‘Total Individual Account Retirement Plan Assets, by Demographics, 2007, With Market Adjustments to March 2010,’ and ‘Retirement Annuity and Employment-Based Pension Income, Among Individuals Age 50 and Over: 2008’

May 2010, Vol. 31, No. 5
Paperback, 20 pp.
PDF, 503 kb
Employee Benefit Research Institute, 2010

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Executive Summary

Total Individual Account Retirement Plan Assets, by Demographics, 2007, With Market Adjustments to March 2010


IMPORTANCE OF INDIVIDUAL ACCOUNT RETIREMENT PLANS: Workers’ participation in a retirement plan, either through an employment-based arrangement or individually, is a crucial factor in accumulating sufficient resources to pay for expenses in retirement. This article examines the distribution of total assets held in individual account retirement plans (401(k)-type plans, IRAs, and Keogh plans) across various demographic characteristics of American families, based on the latest data from the Federal Reserve’s Survey of Consumer Finances.


EMPLOYMENT-BASED ACCOUNTS DOMINANT: Total individual account retirement assets amounted to $8.979 trillion in 2007. Employment-based plan assets ($4.823 trillion) exceeded individual retirement account/Keogh account assets ($4.157 trillion) by $0.666 trillion. Approximately 70 percent of the employment-based retirement plan assets were held by families headed by individuals ages 45?64. The largest concentration of IRA and Keogh assets is held by families with heads in the next oldest age group (ages 55?74), who own just over 60 percent of these assets.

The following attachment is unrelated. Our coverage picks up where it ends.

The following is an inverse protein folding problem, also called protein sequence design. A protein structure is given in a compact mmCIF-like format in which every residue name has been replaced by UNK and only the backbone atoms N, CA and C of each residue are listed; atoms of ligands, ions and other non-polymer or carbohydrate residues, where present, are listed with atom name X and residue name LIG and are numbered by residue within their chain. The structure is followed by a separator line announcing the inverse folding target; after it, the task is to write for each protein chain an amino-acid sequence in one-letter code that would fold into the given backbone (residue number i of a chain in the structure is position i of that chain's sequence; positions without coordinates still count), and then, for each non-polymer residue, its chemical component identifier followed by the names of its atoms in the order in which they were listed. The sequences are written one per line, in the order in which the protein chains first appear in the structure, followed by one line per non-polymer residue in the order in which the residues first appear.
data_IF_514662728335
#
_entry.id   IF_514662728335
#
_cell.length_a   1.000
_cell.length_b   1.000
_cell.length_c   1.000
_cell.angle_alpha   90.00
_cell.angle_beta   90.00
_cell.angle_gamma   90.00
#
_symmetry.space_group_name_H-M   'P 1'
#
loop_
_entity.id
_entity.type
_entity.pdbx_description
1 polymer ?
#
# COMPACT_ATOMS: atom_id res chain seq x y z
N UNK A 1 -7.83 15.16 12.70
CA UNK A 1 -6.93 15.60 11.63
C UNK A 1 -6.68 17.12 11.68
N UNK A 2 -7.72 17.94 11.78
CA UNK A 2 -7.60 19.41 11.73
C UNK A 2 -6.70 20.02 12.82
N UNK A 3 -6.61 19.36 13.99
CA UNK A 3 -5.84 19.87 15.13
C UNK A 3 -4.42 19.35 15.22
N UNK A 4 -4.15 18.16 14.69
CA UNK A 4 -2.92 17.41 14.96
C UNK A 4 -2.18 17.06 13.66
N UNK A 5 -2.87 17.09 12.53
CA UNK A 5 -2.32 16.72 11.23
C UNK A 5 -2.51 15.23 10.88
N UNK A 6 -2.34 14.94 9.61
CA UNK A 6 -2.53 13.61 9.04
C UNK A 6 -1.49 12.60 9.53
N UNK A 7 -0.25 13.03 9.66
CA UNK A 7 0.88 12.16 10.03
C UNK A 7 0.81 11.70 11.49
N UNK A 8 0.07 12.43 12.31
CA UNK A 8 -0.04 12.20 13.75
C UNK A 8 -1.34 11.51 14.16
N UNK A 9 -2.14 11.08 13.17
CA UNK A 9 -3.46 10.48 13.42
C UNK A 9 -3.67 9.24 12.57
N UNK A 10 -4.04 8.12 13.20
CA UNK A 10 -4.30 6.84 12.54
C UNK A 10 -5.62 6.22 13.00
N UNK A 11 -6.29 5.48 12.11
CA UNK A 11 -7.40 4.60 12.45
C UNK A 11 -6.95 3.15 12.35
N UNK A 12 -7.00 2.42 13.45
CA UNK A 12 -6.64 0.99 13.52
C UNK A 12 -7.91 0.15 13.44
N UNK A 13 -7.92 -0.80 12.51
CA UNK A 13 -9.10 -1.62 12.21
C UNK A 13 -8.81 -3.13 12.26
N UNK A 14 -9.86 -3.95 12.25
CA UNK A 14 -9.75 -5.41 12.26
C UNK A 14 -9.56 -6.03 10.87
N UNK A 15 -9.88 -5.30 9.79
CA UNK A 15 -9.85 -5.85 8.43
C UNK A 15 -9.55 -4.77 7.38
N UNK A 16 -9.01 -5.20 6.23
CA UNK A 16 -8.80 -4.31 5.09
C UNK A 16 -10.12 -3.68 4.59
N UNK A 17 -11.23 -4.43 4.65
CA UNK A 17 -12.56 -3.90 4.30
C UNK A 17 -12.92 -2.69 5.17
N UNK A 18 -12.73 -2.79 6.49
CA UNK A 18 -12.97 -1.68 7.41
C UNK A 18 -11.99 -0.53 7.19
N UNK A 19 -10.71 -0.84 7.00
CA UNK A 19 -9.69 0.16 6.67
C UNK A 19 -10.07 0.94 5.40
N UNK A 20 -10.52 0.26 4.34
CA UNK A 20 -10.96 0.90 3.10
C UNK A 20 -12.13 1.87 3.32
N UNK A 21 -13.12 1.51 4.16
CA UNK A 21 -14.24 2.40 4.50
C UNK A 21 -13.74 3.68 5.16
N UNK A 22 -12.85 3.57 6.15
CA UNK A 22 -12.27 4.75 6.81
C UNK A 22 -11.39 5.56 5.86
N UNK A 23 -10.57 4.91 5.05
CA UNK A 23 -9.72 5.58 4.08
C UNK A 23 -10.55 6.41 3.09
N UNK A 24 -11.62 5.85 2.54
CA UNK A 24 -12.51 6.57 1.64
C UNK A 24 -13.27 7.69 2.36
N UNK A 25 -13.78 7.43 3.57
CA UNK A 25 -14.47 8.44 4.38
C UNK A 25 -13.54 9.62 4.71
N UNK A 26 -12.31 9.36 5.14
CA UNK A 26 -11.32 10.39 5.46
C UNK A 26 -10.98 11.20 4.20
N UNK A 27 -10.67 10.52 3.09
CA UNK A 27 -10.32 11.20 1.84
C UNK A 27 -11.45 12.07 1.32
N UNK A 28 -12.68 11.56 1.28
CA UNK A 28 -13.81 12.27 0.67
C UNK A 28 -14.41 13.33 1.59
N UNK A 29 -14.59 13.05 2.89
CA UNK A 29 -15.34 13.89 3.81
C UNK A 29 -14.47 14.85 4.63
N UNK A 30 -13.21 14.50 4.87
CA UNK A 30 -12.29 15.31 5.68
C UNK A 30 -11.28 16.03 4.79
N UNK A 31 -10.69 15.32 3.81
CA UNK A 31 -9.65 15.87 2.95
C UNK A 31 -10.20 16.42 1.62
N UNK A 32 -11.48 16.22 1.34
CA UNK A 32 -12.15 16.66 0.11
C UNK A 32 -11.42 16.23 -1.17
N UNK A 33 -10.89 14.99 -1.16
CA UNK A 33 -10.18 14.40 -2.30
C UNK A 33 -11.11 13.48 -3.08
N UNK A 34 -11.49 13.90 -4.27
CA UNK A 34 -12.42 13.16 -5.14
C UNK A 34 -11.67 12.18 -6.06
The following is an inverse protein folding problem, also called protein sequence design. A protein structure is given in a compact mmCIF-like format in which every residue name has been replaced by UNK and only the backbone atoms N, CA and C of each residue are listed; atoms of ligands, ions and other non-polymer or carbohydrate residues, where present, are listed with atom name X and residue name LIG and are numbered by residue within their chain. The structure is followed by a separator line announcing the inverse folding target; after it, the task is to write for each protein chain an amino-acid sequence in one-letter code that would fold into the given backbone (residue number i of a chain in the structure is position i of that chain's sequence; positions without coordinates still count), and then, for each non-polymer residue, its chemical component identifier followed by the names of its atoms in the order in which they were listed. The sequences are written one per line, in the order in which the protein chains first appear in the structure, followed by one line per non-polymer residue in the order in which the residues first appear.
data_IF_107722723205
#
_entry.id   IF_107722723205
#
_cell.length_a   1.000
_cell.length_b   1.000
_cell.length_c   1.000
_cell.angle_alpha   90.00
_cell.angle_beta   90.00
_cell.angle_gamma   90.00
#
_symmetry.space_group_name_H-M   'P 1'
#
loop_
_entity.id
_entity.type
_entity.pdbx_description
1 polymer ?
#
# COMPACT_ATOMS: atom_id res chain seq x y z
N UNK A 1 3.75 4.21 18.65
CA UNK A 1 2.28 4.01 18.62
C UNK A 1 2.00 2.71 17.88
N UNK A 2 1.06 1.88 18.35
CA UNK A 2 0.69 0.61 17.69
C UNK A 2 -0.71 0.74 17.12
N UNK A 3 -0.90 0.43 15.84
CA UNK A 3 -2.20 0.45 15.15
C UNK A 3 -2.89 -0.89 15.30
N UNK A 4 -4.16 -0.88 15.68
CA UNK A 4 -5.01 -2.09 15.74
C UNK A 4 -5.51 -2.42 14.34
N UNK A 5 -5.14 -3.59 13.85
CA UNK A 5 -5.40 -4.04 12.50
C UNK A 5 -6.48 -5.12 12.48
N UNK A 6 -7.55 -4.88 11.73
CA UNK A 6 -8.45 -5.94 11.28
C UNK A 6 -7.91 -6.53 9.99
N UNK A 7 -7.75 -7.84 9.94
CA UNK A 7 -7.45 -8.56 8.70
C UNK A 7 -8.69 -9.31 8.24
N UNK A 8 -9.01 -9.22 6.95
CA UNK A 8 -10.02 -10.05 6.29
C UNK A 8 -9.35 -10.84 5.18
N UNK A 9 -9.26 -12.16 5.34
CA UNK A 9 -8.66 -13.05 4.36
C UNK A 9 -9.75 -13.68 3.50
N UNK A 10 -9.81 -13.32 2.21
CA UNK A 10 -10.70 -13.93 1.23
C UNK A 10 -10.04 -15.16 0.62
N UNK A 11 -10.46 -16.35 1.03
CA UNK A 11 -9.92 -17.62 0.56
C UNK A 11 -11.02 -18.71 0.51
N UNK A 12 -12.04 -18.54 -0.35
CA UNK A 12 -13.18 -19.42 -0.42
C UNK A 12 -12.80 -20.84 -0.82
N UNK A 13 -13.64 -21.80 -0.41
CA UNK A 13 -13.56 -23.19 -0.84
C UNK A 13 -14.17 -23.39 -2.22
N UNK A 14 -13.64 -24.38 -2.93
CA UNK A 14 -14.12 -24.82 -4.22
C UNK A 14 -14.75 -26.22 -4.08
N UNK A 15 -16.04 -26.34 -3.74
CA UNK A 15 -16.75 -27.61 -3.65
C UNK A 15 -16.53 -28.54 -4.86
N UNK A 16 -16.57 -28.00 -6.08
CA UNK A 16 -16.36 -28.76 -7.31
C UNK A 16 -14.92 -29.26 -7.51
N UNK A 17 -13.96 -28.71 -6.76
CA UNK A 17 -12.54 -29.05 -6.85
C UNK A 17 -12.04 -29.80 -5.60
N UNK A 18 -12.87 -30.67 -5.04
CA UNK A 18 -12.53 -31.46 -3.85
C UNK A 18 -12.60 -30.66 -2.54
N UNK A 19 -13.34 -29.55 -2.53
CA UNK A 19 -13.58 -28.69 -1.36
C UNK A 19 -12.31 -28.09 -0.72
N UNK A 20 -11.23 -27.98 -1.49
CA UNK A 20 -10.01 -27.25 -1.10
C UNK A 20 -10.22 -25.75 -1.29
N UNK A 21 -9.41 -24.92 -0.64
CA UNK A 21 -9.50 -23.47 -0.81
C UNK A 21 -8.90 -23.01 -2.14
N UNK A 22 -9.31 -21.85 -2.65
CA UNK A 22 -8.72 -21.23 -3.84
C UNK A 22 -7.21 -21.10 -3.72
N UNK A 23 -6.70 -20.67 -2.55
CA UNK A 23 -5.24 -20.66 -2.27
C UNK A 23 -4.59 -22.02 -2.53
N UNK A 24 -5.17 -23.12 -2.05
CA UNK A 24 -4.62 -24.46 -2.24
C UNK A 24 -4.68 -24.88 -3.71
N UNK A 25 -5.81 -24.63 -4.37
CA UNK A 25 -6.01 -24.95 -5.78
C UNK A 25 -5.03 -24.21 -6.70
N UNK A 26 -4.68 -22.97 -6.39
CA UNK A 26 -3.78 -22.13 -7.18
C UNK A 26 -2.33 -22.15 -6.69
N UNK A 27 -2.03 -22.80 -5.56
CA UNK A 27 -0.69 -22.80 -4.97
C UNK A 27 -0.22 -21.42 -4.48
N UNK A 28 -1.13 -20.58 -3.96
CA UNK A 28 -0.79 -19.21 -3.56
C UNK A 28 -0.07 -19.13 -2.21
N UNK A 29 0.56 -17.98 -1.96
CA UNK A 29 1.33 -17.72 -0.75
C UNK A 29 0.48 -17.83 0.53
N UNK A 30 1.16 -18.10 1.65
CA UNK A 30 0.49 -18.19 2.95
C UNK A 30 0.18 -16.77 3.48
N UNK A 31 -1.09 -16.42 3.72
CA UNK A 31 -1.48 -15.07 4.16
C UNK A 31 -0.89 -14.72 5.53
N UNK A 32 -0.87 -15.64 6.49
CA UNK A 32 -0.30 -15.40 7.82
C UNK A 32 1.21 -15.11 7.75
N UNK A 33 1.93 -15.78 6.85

CONCENTRATION OF RETIREMENT VS. OVERALL ASSETS: Retirement plan assets are less concentrated than overall financial assets in many categories. For example, families with white, non-Hispanic heads owned 85.1 percent of active employment-based individual account retirement plan assets, compared with 91.9 percent of all financial assets. Families in the top 10 percent of net worth held 50.0 percent of these active employment-based retirement assets, compared with 72.3 percent of all financial assets.


Retirement Annuity and Employment-Based Pension Income, Among Individuals Age 50 and Over: 2008


LIFETIME INCOME IN RETIREMENT: Whether or not a worker receives a retirement annuity and/or employment-based pension income in retirement is strongly affected by demographics: Married white males with higher education have a much greater chance of having lifetime income in retirement from an annuity or pension.


FUTURE TRENDS: Future retirees will likely be more reliant on assets they must manage themselves. Fewer workers are participating in a defined benefit (pension) plan, which used to almost always pay benefits in the form of an annuity upon retirement. Also, an increasing number of DB plans offer a lump-sum distribution at retirement, and more employees participate in a defined contribution (DC) plan, primarily a 401(k) plan. This trend has had a positive impact, in that many workers who previously had no retirement plan at all now at least have access to a tax-favored plan. However, DC plans are far less likely to offer an annuity option to retirees than are DB plans.